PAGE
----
Caso Chevron

Peter Foster: Canadian courts shouldn’t be apologizing for not enforcing a corrupt judgment

The latest Ontario finding acknowledges that the assault on Chevron was an attempt to do an end run around the U.S. court system while skirting Canadian law

Financial Post - Peter Foster 05/06/2018

A Chevron gas station in Corte Madera, California. Photo: Financial Post

A Chevron gas station in Corte Madera, California. Photo: Financial Post

What with the Trans Mountain fiasco and flagging foreign investment, the last thing Canada needs is to be seen to be friendly to the attempted enforcement of corrupt judgments from foreign jurisdictions. California-based Chevron Corp. has been fighting such a rancid judgment, from Ecuador, for six years.

The latest decision in this saga, delivered by the Ontario Court of Appeal on May 23, confirms that this case is an assault not merely on Chevron but on Canadian law. However, the decision contains much about which to be concerned.

In 2012, “poor Amazonian natives,” as news reports described them, came to Canada hoping to collect on an Ecuadorean court’s US$18 billion judgment against Chevron for alleged pollution by a subsidiary of Texaco, which Chevron later acquired.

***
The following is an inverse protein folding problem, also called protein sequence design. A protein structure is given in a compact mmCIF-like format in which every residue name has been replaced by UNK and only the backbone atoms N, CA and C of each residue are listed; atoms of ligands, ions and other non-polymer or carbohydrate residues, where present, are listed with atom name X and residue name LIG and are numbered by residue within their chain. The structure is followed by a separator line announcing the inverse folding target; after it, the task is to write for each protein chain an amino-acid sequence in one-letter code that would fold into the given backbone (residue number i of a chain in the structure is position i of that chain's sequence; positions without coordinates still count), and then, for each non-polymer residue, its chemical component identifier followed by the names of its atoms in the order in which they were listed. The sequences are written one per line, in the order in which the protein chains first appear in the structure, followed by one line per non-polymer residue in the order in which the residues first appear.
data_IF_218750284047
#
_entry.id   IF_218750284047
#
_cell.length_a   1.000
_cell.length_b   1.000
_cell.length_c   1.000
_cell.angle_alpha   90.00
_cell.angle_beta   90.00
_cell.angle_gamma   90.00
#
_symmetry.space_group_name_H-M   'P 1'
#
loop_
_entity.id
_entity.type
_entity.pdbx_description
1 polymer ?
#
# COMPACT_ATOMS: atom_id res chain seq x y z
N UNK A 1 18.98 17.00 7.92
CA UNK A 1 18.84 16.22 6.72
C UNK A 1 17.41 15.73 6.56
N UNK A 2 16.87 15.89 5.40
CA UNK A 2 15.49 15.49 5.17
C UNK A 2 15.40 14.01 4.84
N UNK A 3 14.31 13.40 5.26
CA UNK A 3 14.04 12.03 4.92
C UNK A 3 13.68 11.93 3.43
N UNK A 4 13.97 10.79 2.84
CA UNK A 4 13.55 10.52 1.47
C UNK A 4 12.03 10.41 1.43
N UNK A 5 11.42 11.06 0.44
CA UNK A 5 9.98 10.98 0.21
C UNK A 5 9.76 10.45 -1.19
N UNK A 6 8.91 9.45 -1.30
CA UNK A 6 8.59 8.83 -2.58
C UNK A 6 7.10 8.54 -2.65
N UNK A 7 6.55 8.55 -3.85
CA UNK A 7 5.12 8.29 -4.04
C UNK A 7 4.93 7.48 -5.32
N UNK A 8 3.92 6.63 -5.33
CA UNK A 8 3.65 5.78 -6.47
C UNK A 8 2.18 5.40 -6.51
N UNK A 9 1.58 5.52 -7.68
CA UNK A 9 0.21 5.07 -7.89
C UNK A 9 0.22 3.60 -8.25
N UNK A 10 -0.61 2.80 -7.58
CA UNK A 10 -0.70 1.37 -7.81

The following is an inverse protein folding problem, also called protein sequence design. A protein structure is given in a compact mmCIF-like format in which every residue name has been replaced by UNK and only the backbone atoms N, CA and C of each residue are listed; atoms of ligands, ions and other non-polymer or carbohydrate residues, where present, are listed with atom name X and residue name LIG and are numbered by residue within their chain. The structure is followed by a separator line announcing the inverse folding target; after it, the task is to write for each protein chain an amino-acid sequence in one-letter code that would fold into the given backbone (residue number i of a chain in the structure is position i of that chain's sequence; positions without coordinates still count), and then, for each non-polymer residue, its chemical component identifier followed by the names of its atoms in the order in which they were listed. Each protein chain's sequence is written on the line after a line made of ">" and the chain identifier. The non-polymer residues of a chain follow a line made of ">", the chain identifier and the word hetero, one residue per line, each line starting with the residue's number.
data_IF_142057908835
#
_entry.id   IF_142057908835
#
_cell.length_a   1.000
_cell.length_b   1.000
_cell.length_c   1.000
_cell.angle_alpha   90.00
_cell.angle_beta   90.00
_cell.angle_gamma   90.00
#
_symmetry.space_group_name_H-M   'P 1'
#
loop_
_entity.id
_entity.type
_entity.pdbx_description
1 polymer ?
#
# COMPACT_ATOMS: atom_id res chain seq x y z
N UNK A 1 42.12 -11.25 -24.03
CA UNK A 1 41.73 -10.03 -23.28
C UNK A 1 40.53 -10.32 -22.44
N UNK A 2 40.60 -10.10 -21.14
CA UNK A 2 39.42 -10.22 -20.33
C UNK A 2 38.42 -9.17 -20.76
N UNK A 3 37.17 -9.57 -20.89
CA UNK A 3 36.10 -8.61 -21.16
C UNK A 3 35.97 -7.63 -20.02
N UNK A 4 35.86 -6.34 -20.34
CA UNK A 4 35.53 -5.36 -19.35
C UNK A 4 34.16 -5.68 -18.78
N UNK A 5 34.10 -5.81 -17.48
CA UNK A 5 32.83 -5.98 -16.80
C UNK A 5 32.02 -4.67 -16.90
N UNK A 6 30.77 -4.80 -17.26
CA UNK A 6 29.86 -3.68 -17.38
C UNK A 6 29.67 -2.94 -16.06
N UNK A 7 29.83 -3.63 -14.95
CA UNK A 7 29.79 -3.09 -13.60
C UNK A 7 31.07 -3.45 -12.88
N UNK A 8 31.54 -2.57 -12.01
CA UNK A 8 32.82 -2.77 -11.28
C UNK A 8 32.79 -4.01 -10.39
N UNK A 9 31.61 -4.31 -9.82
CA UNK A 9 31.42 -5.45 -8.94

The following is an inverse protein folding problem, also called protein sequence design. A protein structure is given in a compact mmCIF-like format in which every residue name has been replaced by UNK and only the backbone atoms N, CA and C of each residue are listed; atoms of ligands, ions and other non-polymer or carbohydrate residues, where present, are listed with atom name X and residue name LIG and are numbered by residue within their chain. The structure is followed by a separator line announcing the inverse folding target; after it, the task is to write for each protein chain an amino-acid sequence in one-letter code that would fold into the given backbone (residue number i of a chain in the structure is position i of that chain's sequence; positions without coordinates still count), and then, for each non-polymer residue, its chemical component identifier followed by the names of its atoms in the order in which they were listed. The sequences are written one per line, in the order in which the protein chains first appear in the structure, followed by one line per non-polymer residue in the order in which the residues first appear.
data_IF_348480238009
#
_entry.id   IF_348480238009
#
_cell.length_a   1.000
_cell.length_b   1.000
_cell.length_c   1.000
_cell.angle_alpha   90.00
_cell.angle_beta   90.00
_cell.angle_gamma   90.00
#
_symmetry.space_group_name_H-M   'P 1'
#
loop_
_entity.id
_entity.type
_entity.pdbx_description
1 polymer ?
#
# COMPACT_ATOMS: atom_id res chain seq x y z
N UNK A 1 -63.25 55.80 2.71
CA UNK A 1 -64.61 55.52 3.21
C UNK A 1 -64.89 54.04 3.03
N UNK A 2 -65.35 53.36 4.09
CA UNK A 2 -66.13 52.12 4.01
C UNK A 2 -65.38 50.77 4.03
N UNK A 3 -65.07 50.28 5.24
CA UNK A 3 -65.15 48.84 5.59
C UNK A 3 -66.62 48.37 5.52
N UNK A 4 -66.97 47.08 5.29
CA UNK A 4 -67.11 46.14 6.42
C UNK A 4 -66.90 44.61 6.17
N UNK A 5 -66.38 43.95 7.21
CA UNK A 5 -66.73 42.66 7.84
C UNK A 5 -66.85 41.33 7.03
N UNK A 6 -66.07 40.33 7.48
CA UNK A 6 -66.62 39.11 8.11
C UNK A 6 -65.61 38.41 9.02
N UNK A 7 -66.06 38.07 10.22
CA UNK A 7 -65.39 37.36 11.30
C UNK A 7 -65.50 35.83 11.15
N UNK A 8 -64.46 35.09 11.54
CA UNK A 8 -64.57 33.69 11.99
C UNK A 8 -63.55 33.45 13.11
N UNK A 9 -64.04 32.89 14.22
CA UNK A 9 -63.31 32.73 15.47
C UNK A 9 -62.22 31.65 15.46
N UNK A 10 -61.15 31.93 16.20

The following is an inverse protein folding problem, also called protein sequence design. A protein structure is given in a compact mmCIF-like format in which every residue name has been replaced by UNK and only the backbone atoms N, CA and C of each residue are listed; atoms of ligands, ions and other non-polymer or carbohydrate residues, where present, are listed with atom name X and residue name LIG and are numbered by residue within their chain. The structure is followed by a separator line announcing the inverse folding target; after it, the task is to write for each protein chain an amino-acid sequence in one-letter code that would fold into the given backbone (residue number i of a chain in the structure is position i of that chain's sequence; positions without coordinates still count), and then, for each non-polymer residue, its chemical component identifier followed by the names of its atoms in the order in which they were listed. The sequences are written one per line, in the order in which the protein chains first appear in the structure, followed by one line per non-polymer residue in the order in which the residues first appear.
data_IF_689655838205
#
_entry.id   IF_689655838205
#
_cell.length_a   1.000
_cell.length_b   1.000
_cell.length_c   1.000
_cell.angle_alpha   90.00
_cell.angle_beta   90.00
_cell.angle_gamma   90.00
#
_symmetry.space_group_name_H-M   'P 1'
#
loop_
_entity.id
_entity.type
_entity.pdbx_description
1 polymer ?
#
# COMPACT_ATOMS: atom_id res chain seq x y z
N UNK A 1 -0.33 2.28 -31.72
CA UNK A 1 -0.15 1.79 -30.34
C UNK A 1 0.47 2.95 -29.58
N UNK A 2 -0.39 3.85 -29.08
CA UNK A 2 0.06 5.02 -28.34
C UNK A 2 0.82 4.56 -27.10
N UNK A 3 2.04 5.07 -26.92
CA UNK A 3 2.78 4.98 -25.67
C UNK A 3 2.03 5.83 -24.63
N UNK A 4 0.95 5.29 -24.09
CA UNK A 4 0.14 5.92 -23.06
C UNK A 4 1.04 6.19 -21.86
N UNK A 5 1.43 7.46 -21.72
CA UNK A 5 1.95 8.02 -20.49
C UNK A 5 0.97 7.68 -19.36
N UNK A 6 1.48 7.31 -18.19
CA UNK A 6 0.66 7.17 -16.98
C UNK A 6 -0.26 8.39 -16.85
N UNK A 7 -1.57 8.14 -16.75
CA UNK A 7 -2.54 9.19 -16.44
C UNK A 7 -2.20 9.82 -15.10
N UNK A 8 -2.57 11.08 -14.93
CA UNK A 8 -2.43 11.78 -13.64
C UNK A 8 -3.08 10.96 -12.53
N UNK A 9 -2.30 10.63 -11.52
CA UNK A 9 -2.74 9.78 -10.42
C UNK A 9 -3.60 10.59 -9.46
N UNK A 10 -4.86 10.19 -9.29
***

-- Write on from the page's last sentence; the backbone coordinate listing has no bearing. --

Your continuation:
The Ecuadorian judgment has since been roundly condemned by two U.S. courts as a massive fraud, and unenforceable in the U.S. The American courts found that U.S. lawyer Steve Donziger and members of his legal team representing the Amazonian villagers had bribed and threatened Ecuadorian judges, and had even ghost written the decision.

Despite this legal pasting, the Ecuador case continued to be a cause célèbre for trade unionists, Aboriginal activists, vacuous celebrities and the left-liberal media. Renowned Irish-born rabble-rouser Phelim McAleer, who has previously taken on “the dark side of environmentalism,” recently mounted a play on the Chevron Ecuador case in San Francisco in the face of enormous opposition from the local arts community. Performances have been disrupted by environmentalists. Favourable reviews have been spiked.

Some of this reflexive anti-corporate, pro-Aboriginal bias seems to have crept into the Ontario court decision, which invoked sympathy for the “tragedy” that the appellants had suffered “through no fault of their own.”

But what exactly is the nature of the tragedy, and whose fault is it?

The Ontario court acknowledges that the U.S. judgment “detailed a litany of fraudulent behaviour, not by the appellants, but by their counsel in the Ecuadorian proceeding.” This suggests that their counsel might have been foisted on them rather than being the driving force of their fraudulent case.

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